However, while the social media giants do host some questionable news sources, they haven’t been all bad, she suggests.

They’ve played a part in normalising the practice of reading news from various sources, and even reading various pieces covering the same story. People are less inclined to rely on one publication — digital or otherwise — for all of their news.

Inkl provides that same experience, “but obviously everything we’re delivering is via verified news organisations”, Clune says.

“While they’ve created a lot of chaos in the industry, people have changed the way they consume news, and we’ve just got to keep up and keep evolving with that.”

This is a major change in consumer behaviour, Clune notes. And it’s not something that’s going to be temporary.

Inkl isn’t reacting to the crisis, she says.

“We just have a solution to misinformation and we can solve that problem,” she says.

It’s about time

That’s not to say Inkl isn’t taking advantage of the opportunity that has presented itself.

Clune says the team is working on new products and new aspects of the business, particularly with a focus on helping journalists build sustainable incomes. But, it’s early days, and she won’t be drawn on the details.

Mishra also hints that we may see a funding round in Inkl’s not-too-distant future.

“I’ve seen a very marked change in investor appetite in funding high-quality news projects,” he says.

What he does say for sure is that the opportunity here is a global one. One of the decisions the founder made in the startup’s earliest days was to make Inkl a global platform from the start, rather than growing country-by-country, he explains.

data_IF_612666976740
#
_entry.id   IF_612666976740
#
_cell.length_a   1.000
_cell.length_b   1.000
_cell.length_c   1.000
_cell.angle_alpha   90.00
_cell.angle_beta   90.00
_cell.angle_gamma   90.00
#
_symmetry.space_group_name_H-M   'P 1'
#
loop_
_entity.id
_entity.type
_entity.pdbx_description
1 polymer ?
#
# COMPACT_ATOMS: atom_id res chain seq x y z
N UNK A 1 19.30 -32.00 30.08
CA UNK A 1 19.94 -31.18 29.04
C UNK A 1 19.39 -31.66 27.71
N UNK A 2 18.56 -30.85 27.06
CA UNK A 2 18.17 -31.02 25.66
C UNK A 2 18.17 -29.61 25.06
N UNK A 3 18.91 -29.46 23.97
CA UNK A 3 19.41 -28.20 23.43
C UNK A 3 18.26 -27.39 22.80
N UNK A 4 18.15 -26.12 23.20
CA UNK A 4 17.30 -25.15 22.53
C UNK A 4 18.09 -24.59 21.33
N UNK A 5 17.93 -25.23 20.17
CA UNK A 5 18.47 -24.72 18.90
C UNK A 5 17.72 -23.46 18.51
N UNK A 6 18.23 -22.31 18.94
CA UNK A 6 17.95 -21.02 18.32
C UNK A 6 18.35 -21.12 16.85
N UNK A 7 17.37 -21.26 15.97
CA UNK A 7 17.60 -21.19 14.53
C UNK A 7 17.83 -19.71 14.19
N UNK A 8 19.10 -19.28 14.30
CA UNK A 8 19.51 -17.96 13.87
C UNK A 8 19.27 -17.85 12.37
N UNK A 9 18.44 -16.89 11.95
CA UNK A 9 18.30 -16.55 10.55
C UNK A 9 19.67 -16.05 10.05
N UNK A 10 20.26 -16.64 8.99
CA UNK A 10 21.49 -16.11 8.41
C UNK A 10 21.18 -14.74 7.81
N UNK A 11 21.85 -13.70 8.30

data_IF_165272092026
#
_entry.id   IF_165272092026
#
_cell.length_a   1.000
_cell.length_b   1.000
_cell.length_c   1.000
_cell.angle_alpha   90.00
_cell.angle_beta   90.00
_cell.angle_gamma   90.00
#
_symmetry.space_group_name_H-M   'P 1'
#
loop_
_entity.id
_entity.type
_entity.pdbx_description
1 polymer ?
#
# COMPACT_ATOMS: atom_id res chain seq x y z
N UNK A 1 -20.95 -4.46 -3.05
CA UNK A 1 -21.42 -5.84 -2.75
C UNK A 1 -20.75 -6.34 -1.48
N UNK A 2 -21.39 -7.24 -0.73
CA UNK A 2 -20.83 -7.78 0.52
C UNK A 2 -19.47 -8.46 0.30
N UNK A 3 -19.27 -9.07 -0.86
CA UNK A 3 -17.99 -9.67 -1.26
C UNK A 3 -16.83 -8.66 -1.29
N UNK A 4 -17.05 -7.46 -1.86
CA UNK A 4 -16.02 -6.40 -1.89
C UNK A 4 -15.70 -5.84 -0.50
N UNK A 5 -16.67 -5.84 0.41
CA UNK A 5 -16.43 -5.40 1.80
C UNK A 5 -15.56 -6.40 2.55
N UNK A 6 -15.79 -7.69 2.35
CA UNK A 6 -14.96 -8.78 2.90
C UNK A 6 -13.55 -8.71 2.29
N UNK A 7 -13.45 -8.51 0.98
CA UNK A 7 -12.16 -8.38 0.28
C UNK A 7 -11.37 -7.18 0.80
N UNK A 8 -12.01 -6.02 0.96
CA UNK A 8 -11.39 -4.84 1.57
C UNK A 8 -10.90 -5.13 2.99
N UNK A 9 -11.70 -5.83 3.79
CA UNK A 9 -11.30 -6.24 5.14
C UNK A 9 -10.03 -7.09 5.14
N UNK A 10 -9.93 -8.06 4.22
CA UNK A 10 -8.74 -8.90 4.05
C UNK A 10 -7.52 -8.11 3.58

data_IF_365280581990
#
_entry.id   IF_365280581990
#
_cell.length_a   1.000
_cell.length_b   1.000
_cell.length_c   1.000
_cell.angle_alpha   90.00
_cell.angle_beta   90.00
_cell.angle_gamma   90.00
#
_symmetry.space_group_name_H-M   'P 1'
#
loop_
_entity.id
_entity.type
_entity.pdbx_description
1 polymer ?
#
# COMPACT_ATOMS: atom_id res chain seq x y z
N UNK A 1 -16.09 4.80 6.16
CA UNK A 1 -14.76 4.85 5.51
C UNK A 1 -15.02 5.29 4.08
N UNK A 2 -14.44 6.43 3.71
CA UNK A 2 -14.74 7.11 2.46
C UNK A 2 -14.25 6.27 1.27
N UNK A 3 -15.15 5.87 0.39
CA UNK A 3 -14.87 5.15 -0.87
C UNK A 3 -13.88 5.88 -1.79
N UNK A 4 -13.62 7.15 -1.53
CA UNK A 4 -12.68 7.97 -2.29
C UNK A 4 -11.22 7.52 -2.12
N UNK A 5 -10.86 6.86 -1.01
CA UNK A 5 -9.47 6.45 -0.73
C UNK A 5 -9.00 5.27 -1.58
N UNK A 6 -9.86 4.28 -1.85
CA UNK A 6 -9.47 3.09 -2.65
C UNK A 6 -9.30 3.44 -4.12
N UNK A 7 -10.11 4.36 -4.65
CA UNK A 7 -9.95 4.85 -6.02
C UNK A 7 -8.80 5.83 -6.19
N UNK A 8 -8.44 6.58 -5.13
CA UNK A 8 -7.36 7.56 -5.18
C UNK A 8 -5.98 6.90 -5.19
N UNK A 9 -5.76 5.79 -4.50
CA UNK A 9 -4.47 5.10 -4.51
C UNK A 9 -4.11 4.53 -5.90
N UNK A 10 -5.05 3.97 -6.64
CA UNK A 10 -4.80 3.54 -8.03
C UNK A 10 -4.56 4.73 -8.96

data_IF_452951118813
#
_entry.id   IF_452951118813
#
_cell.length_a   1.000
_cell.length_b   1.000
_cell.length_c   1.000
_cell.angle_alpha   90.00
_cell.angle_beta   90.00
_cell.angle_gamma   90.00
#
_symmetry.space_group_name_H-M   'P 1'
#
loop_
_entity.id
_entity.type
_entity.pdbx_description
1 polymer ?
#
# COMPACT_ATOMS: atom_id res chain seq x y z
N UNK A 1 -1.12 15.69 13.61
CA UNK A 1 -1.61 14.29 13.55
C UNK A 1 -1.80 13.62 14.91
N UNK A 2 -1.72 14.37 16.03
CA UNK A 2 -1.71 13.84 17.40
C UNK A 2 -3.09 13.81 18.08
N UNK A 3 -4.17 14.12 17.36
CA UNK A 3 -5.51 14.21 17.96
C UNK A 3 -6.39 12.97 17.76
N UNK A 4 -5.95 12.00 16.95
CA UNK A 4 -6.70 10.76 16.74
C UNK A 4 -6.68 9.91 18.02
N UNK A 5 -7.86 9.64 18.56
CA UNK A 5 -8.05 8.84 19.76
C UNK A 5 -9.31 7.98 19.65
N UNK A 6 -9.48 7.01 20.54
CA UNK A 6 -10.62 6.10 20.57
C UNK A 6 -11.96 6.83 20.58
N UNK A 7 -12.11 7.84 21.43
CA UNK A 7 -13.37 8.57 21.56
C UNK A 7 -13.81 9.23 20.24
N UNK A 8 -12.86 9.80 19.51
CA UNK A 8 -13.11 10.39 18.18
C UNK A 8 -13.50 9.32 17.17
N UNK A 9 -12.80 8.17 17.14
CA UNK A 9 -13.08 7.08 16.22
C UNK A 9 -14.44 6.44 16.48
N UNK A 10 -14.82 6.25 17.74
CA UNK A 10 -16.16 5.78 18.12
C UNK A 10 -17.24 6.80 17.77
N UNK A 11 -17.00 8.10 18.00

“That was sort of terrifying in the early days,” he admits.

“But we’re seeing the benefit of doing that now, because we’re seeing a lot more interest from publishers around the world.”

More and more publishers are approaching Inkl, rather than the other way around, Mishra says.

It’s validating, in a way, he adds. As all founders know, leaving your job to launch a startup is daunting, and it can be tricky to know whether your audience will be receptive.

“It’s pretty clear now that all the rationale, the analysis and the thinking behind what we’re building was correct. It’s nice to get that validation from the market.”

This is where founder resilience comes into play, Clune says, holding a bashful Mishra up as an example of that. He saw a problem that was about to emerge in an industry and started building the tool to tackle it, she says.

“In some ways, the vision was very early, but certainly had that foundation not been laid we wouldn’t be in the position we’re in right now,” she adds.

“Most journalists who work in the industry can see the writing on the wall.

“It’s not a surprise to any of us that the moment to solve this is becoming critical.”

Some things never change

At a time when many media businesses are struggling, Inkl’s growth shows a wider acceptance of a new era of media, beyond just going digital. That will ultimately be good for the industry, Mishra says.

“It’s going to really accelerate the path to a more sustainable future for publishers.”

There were two main reasons Mishra took the plunge and launched Inkl, he says, recalling many discussions with his wife about the decision.

“One is that there’s this huge market opportunity — it’s five times bigger than music,” he says.

“But on the other side, this is a fundamental problem that the world has to solve.”

In an era of unprecedented upheaval and disruption, there are always things that remain the same. The need for sustainable, reliable news sources is one of them.

“You’ve got to solve some of those issues, and make sure people understand what is and isn’t real. That’s one of the things that hasn’t changed.

“The only thing that will change is the urgency around some of those conversations.”